About the Supply Chain Research Strand
The current state of the textile supply chain is optimised to be global, fast and linear. Forces in a changing world with innovations in novel biomaterial and new consumer experiences with textiles, means that supply chains must bend to become more narrow, slow and with circular closed-loop resource flows.
The Circular Supply Chain research strand is led by Professor Steve Evans, from the Institute for Manufacturing at the University of Cambridge, a world specialist in sustainable manufacturing, and visiting professor at the Royal College of Art. Professor Gareth Loudon of the School of Design the Royal College of Art brings his expertise as Head of the Engineering and Global Innovation Program to the project as a Co-Investigator.
As the Circular Supply Chain strand we study which novel supply chain configurations and technologies are needed for bio-based textiles. The future textile supply chain needs three specific tools which we intend to build and pilot.
First there is the Digital Circular Supply Chain Transparency Tool. Circular Supply Chains in the future require an increase in transparency so that we can trust and share data between different actors in the supply chain.
New materials can often take decades to be used by designers at volume. The TCC is inventing new circular biomaterials as the beginning of a circular supply chain, which takes end-of-life clothing, household waste and farm waste and turns them into molecules and fibres to produce new textiles. One of these things that we are worried about is whether designers will actually pick up those new materials and use them. Thus, we propose a second tool, which is the Biomaterials Platform, which helps designers access these new and exciting materials.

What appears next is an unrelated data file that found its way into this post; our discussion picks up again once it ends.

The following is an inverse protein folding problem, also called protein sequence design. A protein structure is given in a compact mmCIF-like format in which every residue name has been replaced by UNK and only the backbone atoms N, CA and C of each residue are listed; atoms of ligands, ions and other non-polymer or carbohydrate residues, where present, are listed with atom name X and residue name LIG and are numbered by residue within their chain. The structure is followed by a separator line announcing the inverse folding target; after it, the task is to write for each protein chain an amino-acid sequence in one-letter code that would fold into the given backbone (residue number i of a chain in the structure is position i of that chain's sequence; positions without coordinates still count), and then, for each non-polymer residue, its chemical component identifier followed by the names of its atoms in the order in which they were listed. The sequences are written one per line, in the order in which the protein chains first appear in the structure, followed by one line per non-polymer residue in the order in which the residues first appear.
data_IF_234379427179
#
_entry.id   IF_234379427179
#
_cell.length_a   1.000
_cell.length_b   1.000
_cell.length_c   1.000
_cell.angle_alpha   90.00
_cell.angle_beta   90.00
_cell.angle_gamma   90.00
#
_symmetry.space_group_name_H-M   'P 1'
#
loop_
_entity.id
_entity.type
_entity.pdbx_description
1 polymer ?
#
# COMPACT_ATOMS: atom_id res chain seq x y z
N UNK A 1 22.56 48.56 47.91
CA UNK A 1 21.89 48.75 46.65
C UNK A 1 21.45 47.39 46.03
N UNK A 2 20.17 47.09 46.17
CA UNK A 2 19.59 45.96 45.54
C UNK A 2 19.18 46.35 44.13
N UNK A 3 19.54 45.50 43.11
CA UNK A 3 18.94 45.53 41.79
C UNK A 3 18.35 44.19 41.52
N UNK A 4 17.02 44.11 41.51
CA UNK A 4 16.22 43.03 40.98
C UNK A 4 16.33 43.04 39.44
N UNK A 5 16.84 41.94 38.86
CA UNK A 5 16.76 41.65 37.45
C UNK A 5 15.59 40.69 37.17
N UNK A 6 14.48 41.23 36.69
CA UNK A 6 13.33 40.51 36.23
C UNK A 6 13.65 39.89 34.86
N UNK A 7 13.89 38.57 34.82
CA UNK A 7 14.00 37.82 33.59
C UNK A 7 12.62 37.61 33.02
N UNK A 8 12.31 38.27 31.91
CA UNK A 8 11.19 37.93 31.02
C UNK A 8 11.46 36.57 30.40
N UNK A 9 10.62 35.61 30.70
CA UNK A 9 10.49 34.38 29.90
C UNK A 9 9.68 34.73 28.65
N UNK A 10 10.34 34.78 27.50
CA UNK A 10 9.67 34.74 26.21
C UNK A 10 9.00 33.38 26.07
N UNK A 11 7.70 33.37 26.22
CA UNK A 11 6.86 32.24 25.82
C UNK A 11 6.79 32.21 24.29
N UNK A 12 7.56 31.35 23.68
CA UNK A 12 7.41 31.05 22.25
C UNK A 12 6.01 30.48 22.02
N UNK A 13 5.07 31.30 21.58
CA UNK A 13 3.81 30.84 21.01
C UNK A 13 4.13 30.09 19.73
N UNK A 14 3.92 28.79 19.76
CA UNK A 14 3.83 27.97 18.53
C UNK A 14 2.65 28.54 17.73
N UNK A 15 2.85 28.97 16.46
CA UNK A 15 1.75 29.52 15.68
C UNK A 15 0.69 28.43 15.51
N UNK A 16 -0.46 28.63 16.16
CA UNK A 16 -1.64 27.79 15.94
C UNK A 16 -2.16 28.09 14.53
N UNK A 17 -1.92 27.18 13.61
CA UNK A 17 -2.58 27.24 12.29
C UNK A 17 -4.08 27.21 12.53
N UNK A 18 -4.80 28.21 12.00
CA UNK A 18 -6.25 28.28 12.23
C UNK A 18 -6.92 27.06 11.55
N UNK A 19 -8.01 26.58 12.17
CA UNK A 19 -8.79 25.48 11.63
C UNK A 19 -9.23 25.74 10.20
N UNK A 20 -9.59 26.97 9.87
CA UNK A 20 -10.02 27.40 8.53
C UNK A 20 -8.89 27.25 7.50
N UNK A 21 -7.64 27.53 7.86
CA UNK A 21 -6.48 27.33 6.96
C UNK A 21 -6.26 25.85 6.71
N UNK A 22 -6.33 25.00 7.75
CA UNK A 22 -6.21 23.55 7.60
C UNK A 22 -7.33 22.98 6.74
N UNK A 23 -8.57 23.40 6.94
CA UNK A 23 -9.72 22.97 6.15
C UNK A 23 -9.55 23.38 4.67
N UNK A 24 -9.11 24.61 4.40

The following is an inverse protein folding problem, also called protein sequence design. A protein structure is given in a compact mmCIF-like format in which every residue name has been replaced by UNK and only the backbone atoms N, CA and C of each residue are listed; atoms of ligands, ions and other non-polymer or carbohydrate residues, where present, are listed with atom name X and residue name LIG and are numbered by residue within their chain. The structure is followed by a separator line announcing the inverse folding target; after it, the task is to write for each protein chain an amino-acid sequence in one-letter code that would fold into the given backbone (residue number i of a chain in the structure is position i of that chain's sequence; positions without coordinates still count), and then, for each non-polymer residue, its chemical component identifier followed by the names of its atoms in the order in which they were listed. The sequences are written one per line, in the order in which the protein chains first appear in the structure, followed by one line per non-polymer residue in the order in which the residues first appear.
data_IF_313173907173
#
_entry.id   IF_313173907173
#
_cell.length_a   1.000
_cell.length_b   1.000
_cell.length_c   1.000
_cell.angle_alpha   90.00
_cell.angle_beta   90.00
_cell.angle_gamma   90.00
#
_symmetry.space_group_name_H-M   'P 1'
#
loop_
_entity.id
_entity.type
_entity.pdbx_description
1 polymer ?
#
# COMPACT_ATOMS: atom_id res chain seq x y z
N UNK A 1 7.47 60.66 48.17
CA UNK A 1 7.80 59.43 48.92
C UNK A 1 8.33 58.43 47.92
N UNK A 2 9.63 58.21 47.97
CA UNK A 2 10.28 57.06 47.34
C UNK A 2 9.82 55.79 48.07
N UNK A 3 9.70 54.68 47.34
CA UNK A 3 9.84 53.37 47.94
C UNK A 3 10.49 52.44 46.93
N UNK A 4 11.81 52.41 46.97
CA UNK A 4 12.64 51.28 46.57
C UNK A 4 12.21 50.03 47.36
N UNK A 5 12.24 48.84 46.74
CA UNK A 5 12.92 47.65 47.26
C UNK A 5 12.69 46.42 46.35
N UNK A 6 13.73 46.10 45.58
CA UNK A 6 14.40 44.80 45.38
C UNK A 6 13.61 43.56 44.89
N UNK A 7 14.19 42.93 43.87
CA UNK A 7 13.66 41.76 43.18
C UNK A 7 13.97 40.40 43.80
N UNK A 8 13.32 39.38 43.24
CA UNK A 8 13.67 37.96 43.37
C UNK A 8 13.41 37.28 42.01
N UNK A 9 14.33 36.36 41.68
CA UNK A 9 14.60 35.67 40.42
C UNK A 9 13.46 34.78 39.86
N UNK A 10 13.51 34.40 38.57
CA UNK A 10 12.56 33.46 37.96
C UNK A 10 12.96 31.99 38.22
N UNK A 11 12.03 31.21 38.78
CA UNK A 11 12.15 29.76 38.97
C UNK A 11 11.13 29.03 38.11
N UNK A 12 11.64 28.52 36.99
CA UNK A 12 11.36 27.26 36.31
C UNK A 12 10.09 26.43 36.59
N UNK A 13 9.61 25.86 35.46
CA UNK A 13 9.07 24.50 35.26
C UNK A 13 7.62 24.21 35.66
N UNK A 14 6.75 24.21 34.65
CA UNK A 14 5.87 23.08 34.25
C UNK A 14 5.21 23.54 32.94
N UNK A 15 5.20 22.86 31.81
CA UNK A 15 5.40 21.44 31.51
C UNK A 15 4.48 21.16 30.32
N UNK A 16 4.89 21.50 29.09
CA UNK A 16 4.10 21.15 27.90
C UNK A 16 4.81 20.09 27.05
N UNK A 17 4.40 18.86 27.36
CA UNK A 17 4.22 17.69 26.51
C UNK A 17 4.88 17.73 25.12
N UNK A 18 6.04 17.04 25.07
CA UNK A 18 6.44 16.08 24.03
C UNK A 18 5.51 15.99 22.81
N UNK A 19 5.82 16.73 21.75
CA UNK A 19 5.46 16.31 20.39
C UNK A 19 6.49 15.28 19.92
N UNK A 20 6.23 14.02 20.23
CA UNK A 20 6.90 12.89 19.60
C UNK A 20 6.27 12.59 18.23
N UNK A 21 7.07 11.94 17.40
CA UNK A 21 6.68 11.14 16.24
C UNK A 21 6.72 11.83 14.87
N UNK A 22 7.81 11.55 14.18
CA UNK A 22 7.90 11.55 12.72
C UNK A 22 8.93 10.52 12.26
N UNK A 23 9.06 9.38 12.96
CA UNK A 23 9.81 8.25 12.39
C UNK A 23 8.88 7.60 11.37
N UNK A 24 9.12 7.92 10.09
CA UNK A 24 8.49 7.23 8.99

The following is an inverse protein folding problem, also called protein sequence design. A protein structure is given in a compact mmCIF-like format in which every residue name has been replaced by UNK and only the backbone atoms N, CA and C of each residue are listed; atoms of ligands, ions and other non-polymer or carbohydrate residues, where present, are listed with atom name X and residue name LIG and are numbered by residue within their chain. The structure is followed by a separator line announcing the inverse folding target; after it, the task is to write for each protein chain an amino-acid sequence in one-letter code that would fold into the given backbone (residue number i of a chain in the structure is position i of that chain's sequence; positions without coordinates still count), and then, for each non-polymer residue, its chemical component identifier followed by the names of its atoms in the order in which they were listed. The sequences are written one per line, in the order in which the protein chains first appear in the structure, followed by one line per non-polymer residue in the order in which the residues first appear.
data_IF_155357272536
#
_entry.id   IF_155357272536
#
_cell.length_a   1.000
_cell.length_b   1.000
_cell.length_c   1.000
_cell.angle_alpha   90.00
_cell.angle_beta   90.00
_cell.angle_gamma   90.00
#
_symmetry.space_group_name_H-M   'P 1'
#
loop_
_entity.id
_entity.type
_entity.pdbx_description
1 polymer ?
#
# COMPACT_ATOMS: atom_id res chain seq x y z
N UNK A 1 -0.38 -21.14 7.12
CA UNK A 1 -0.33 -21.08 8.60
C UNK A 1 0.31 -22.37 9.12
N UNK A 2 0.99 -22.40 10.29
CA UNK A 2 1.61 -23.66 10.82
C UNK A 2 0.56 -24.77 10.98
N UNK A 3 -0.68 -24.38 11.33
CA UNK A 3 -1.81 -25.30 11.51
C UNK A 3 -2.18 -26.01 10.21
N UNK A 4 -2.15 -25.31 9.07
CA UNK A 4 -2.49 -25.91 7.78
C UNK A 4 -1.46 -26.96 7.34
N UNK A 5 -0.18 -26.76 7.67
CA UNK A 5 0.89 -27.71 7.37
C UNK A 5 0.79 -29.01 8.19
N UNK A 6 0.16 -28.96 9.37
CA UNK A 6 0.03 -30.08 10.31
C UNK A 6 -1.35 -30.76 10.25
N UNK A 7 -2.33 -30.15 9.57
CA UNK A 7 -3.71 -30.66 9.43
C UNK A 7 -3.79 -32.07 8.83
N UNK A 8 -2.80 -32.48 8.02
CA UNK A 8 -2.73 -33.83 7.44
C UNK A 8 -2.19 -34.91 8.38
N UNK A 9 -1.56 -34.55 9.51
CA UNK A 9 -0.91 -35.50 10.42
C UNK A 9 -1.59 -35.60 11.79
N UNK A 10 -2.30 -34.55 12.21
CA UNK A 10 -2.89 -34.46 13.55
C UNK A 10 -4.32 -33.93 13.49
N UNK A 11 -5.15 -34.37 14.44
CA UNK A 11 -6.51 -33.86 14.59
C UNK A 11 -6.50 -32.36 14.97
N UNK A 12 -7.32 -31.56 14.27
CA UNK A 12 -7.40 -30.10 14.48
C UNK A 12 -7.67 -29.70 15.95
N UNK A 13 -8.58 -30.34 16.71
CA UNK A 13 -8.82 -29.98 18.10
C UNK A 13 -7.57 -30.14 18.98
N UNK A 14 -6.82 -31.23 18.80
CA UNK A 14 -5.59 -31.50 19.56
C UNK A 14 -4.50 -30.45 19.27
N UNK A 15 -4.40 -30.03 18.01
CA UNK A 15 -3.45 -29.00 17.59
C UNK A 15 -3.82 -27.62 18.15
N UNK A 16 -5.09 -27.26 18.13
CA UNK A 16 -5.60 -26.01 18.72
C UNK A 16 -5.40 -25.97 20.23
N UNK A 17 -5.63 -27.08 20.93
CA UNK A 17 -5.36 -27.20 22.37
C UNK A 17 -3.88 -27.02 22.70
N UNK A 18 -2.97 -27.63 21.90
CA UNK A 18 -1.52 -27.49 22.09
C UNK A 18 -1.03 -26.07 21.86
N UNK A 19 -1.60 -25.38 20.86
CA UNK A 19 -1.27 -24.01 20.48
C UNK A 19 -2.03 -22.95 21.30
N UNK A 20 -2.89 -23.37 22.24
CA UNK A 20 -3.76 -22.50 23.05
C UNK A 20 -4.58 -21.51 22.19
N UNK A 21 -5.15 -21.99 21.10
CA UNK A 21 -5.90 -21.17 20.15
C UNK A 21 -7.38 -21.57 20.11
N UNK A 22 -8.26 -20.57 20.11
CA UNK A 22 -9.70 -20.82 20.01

With those two tools, we still might not have a working supply chain. So the third tool, the Circular Supply Chain Design Tool is to assist organisations in building and maintaining a healthy circular supply chain. To do this we are studying circular business models through the lens of value flows, and circular supply chain configurations through the lens of materials flows.
A circular textile supply chain brings in more local actors, who will operate under new contractual arrangements, where converting organic by-products and waste feedstocks to new materials is not straightforward and brings variation to the quality, quantity, transportation cost and timing of availability of feedstock. Most modern supply chains do not have to deal with this variability as supplies are to known standards, delivered by optimised logistics and are generally always available. Circular supply chains must solve this puzzle. In addition, the TCC seeks to support local manufacturing, encourage a dynamic set of SMEs and bring novel interactions with end consumers.
Our research objectives:
Propose new configurations for a transparent and circular supply chain for biomaterials and bio-based material textiles for apparel, that connects multiple stakeholders from organic by-products and waste to SME apparel/design brands and their consumers.
Discover and audit new technologies that improve the complete life and after-life supply chain transparency and zero-waste targets across the circular bio-based supply chain.
Design and develop a biomaterials and bio-based materials platform that integrates data collected along a transparent circular supply chain that is useful for numerous SME apparel brands.
Circular Supply Chain Research Strand team
Professor Gareth Loudon
Head of Programmes (Global Innovation Design and Innovation Design Engineering)
Professor Sharon Baurley
Professor of Design & Materials, and Director of the Materials Science Research Centre